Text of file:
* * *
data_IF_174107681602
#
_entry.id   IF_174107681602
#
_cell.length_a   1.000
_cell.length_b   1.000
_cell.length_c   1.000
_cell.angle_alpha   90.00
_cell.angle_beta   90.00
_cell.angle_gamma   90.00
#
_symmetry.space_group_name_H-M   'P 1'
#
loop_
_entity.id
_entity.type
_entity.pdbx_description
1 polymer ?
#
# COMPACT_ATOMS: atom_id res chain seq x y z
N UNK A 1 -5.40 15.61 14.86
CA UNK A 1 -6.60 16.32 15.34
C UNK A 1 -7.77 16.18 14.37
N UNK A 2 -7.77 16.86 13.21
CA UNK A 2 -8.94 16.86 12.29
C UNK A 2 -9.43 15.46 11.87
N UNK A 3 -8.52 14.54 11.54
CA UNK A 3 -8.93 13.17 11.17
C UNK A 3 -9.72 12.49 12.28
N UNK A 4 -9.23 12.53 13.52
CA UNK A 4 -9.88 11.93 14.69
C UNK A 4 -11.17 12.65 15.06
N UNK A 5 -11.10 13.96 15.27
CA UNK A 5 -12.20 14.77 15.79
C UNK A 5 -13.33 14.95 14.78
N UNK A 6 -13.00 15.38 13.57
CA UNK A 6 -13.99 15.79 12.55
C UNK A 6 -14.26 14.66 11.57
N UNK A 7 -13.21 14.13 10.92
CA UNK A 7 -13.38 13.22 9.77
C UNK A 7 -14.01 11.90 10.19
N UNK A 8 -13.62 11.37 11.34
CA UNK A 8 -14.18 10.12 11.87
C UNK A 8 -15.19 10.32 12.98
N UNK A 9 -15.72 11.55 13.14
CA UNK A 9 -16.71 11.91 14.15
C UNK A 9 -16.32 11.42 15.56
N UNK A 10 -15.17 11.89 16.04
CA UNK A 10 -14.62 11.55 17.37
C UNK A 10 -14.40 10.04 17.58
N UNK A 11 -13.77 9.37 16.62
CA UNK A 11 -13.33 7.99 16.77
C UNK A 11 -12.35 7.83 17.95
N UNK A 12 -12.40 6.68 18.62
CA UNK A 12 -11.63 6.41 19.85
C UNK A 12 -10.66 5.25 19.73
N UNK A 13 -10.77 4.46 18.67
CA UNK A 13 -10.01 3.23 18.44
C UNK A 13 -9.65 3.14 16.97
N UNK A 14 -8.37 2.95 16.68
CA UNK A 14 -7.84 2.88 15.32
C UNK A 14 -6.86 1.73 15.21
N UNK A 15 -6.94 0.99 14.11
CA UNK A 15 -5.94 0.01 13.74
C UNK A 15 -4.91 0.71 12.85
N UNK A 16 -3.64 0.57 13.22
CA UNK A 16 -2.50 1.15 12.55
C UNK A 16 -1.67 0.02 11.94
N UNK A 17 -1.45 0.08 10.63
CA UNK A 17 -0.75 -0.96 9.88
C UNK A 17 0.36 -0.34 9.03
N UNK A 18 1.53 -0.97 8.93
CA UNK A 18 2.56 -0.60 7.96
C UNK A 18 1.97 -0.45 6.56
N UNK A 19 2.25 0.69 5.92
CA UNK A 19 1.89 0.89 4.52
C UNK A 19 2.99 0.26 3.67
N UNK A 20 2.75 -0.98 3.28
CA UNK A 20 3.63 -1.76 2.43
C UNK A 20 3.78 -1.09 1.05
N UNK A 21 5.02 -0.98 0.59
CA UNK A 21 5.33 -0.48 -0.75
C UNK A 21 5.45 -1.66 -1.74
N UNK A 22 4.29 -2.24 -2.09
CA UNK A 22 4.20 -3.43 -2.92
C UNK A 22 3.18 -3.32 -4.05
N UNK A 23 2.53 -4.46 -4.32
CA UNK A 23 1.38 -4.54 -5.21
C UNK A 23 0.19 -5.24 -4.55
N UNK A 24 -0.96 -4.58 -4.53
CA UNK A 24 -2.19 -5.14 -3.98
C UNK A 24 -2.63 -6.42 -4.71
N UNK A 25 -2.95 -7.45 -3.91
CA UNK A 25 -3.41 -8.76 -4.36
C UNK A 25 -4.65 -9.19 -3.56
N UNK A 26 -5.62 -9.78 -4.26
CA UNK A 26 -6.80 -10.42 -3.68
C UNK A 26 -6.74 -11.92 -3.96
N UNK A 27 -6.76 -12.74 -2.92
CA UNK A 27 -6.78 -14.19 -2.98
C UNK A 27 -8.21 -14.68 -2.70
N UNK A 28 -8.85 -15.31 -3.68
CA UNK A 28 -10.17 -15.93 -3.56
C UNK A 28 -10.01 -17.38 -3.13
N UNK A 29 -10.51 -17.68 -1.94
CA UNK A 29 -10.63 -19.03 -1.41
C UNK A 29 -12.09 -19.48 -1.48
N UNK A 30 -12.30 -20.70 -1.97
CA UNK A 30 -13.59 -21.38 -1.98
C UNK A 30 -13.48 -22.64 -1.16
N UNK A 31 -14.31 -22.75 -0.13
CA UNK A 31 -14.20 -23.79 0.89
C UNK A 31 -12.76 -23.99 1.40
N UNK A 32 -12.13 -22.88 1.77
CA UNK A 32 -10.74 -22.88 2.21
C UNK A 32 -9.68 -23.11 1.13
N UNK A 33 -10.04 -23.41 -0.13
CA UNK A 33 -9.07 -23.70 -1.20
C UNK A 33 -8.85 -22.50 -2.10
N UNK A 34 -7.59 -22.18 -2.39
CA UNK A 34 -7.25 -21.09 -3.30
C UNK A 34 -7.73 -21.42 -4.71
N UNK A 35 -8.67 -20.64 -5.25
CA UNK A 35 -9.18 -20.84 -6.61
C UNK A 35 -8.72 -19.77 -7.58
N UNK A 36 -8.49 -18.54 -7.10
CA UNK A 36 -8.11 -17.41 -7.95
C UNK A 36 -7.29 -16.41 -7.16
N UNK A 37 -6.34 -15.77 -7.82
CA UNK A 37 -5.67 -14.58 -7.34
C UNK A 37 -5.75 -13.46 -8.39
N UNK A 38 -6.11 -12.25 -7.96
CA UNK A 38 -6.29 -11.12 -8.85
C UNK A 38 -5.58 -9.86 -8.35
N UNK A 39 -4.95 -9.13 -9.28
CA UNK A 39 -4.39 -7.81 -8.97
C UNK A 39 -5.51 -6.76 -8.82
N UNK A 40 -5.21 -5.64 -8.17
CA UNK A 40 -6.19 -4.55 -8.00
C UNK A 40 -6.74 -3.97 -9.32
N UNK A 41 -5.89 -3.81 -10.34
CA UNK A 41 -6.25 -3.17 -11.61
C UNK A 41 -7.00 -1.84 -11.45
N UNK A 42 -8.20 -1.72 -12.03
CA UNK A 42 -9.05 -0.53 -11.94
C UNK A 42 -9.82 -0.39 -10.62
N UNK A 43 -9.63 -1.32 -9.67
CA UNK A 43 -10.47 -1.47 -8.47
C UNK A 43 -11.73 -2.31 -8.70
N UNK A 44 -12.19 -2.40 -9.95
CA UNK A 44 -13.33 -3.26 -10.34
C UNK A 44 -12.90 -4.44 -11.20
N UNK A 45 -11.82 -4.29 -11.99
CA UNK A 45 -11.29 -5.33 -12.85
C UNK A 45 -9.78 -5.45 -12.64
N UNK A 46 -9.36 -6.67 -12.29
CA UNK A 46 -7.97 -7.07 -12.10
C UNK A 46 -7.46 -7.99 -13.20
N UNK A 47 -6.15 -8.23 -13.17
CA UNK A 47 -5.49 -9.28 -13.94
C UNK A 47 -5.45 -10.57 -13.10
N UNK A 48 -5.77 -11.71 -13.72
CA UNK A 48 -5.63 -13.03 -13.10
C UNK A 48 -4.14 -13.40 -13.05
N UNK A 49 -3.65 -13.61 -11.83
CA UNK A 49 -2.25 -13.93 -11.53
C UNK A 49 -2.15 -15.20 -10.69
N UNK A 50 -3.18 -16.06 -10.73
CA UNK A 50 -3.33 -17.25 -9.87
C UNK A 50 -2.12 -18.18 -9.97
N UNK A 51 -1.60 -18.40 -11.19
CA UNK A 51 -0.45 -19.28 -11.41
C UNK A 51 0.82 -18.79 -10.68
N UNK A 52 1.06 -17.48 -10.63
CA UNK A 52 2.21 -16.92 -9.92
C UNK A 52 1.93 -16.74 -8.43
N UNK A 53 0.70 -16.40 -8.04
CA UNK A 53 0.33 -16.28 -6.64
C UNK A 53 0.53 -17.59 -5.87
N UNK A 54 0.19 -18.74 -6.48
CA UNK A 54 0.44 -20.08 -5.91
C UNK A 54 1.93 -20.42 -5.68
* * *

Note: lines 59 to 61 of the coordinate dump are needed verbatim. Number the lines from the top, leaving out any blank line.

C UNK A 13 -9.65 3.14 16.97
N UNK A 14 -8.37 2.95 16.68
CA UNK A 14 -7.84 2.88 15.32